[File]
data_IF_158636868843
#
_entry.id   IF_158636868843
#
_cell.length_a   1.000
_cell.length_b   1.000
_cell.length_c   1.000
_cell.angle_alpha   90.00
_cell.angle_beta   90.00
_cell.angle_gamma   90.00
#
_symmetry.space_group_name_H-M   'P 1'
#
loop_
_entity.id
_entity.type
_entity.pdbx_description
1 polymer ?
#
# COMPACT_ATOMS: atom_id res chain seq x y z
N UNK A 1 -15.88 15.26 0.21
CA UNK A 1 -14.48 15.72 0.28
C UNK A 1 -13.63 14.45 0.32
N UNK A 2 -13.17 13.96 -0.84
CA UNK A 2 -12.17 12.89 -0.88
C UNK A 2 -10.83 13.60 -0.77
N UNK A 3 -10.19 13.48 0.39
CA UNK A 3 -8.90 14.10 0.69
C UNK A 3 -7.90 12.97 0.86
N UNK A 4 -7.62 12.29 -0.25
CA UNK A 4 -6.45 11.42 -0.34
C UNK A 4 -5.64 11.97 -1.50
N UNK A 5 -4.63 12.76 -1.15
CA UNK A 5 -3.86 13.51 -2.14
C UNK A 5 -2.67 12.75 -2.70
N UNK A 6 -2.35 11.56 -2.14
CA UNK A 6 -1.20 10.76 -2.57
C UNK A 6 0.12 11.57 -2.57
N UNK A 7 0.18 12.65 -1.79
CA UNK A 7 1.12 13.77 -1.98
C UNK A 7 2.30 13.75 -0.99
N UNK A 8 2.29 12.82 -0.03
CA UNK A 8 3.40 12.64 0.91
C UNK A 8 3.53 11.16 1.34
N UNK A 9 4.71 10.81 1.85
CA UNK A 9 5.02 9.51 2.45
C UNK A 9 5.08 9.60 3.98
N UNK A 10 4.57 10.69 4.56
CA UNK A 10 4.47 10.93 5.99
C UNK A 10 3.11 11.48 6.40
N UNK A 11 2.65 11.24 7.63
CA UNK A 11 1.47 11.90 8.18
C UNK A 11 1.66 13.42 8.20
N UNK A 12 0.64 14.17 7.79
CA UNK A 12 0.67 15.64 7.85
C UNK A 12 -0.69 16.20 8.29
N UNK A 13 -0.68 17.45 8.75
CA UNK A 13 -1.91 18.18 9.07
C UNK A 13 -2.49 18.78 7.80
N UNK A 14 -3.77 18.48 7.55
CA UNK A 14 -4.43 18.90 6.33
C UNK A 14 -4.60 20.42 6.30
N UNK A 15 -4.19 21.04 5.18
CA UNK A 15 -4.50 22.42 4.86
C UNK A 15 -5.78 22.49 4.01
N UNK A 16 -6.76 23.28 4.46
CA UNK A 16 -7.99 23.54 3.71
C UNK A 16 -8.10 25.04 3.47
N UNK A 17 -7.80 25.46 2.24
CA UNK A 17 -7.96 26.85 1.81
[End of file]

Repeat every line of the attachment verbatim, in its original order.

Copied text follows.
data_IF_158636868843
#
_entry.id   IF_158636868843
#
_cell.length_a   1.000
_cell.length_b   1.000
_cell.length_c   1.000
_cell.angle_alpha   90.00
_cell.angle_beta   90.00
_cell.angle_gamma   90.00
#
_symmetry.space_group_name_H-M   'P 1'
#
loop_
_entity.id
_entity.type
_entity.pdbx_description
1 polymer ?
#
# COMPACT_ATOMS: atom_id res chain seq x y z
N UNK A 1 -15.88 15.26 0.21
CA UNK A 1 -14.48 15.72 0.28
C UNK A 1 -13.63 14.45 0.32
N UNK A 2 -13.17 13.96 -0.84
CA UNK A 2 -12.17 12.89 -0.88
C UNK A 2 -10.83 13.60 -0.77
N UNK A 3 -10.19 13.48 0.39
CA UNK A 3 -8.90 14.10 0.69
C UNK A 3 -7.90 12.97 0.86
N UNK A 4 -7.62 12.29 -0.25
CA UNK A 4 -6.45 11.42 -0.34
C UNK A 4 -5.64 11.97 -1.50
N UNK A 5 -4.63 12.76 -1.15
CA UNK A 5 -3.86 13.51 -2.14
C UNK A 5 -2.67 12.75 -2.70
N UNK A 6 -2.35 11.56 -2.14
CA UNK A 6 -1.20 10.76 -2.57
C UNK A 6 0.12 11.57 -2.57
N UNK A 7 0.18 12.65 -1.79
CA UNK A 7 1.12 13.77 -1.98
C UNK A 7 2.30 13.75 -0.99
N UNK A 8 2.29 12.82 -0.03
CA UNK A 8 3.40 12.64 0.91
C UNK A 8 3.53 11.16 1.34
N UNK A 9 4.71 10.81 1.85
CA UNK A 9 5.02 9.51 2.45
C UNK A 9 5.08 9.60 3.98
N UNK A 10 4.57 10.69 4.56
CA UNK A 10 4.47 10.93 5.99
C UNK A 10 3.11 11.48 6.40
N UNK A 11 2.65 11.24 7.63
CA UNK A 11 1.47 11.90 8.18
C UNK A 11 1.66 13.42 8.20
N UNK A 12 0.64 14.17 7.79
CA UNK A 12 0.67 15.64 7.85
C UNK A 12 -0.69 16.20 8.29
N UNK A 13 -0.68 17.45 8.75
CA UNK A 13 -1.91 18.18 9.07
C UNK A 13 -2.49 18.78 7.80
N UNK A 14 -3.77 18.48 7.55
CA UNK A 14 -4.43 18.90 6.33
C UNK A 14 -4.60 20.42 6.30
N UNK A 15 -4.19 21.04 5.18
CA UNK A 15 -4.50 22.42 4.86
C UNK A 15 -5.78 22.49 4.01
N UNK A 16 -6.76 23.28 4.46
CA UNK A 16 -7.99 23.54 3.71
C UNK A 16 -8.10 25.04 3.47
N UNK A 17 -7.80 25.46 2.24
CA UNK A 17 -7.96 26.85 1.81